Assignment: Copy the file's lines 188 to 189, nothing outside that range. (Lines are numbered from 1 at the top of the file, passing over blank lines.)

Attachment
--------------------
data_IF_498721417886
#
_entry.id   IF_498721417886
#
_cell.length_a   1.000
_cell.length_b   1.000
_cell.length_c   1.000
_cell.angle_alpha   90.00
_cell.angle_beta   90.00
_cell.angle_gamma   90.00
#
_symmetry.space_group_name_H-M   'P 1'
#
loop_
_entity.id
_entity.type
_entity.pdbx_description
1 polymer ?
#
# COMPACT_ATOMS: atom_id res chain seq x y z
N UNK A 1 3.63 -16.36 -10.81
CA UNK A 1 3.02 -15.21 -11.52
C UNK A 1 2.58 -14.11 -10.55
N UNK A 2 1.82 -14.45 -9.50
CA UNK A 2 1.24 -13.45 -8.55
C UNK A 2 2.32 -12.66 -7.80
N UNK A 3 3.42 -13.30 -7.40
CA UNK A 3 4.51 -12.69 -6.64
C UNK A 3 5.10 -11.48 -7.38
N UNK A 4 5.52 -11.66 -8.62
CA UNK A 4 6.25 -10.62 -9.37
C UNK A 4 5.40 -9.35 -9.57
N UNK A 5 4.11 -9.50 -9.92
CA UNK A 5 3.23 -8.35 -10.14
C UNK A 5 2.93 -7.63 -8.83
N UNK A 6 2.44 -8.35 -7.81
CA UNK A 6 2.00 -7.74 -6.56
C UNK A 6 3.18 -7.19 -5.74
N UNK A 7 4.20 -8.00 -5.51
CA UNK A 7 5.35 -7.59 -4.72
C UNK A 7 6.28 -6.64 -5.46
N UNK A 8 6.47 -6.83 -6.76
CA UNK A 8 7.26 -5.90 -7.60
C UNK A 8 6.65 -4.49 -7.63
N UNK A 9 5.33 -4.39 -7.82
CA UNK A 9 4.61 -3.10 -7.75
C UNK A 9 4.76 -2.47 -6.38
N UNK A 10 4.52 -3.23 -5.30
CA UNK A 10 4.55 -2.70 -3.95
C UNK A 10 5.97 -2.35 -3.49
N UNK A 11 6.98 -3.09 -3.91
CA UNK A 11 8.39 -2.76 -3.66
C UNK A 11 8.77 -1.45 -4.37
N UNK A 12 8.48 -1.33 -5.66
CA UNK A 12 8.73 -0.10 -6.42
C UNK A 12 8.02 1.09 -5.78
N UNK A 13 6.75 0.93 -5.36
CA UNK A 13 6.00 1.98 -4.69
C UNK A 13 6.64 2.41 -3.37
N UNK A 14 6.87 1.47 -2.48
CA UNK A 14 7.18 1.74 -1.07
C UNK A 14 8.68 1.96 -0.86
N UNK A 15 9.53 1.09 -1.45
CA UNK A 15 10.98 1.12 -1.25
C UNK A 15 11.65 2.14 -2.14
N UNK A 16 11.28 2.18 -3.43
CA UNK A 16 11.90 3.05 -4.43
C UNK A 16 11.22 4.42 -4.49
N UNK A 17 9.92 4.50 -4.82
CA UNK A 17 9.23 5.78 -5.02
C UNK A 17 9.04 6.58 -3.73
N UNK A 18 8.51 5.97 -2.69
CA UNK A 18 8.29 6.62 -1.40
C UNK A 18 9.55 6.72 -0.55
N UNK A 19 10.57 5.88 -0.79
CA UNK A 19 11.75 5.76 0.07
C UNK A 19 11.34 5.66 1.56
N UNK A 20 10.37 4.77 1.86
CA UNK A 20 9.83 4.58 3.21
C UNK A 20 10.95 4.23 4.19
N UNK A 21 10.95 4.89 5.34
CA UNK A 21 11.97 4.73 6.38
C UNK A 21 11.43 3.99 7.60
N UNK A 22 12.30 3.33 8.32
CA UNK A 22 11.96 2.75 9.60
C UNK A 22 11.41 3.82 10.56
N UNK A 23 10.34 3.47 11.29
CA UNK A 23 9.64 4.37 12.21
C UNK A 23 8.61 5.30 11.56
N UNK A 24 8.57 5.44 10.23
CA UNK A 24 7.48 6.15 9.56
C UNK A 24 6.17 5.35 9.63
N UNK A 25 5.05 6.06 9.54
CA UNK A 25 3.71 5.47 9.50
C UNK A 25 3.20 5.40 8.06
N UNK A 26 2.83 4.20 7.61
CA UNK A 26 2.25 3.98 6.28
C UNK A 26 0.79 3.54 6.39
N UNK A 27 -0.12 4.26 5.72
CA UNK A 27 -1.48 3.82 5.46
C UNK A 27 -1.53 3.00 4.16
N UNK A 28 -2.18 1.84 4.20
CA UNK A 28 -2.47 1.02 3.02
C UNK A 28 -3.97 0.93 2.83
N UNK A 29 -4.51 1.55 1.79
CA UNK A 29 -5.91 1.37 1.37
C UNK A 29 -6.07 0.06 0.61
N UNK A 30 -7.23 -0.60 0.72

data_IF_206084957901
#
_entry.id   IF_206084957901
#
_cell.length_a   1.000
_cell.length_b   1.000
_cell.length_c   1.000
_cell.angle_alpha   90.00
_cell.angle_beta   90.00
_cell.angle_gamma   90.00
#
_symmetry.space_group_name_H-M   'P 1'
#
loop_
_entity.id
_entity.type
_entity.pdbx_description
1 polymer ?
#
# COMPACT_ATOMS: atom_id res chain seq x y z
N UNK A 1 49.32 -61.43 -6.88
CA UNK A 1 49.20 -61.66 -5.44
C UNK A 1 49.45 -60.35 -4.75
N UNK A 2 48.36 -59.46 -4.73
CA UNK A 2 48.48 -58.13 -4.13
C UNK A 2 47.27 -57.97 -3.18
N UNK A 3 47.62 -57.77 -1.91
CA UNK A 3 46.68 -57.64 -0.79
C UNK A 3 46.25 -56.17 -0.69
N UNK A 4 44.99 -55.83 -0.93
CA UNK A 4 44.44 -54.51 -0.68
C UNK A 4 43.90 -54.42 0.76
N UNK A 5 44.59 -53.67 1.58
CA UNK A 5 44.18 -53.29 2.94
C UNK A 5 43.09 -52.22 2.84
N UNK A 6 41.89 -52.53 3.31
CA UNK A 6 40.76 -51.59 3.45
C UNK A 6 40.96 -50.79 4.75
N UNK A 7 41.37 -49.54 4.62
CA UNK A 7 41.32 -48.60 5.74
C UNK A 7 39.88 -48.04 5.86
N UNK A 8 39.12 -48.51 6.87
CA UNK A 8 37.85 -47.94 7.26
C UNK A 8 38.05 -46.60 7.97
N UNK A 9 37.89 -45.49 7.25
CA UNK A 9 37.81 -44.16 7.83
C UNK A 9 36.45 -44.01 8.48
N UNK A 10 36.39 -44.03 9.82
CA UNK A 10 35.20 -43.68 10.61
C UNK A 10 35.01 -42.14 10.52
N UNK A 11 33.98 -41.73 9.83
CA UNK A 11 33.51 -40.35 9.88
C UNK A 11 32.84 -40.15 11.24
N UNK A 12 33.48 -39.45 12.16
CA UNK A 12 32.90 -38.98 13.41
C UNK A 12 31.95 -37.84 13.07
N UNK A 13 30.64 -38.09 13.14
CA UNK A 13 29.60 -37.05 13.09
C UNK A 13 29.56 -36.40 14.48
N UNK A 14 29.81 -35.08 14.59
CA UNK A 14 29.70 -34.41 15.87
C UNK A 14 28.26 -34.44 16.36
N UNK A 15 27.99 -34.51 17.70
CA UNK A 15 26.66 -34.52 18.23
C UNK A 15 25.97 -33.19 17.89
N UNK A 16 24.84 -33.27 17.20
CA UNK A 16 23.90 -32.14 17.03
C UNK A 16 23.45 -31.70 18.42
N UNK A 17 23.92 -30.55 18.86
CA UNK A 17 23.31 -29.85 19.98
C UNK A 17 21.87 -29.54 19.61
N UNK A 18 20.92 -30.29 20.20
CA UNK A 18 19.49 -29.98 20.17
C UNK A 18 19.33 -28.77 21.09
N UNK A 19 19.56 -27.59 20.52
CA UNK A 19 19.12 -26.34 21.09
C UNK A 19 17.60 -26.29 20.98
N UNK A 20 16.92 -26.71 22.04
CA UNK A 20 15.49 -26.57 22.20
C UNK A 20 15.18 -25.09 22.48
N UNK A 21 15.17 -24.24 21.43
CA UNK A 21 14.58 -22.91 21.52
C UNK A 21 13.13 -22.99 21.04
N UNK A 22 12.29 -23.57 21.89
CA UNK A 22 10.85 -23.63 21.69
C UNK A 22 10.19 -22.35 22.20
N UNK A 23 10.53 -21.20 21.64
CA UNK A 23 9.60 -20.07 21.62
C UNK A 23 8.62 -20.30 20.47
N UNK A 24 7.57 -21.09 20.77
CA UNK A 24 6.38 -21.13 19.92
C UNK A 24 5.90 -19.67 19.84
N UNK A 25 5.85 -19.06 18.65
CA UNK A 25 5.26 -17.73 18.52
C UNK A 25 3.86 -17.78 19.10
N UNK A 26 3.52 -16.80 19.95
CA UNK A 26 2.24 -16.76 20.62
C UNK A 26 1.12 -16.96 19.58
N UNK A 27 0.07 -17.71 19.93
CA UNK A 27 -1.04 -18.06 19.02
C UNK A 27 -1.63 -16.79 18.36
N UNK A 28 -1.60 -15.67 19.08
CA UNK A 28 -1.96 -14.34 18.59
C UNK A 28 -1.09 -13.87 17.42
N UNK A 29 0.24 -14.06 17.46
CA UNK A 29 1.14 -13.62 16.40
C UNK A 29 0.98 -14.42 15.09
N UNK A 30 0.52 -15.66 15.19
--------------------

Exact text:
C UNK A 20 15.18 -25.09 22.48
N UNK A 21 15.17 -24.24 21.43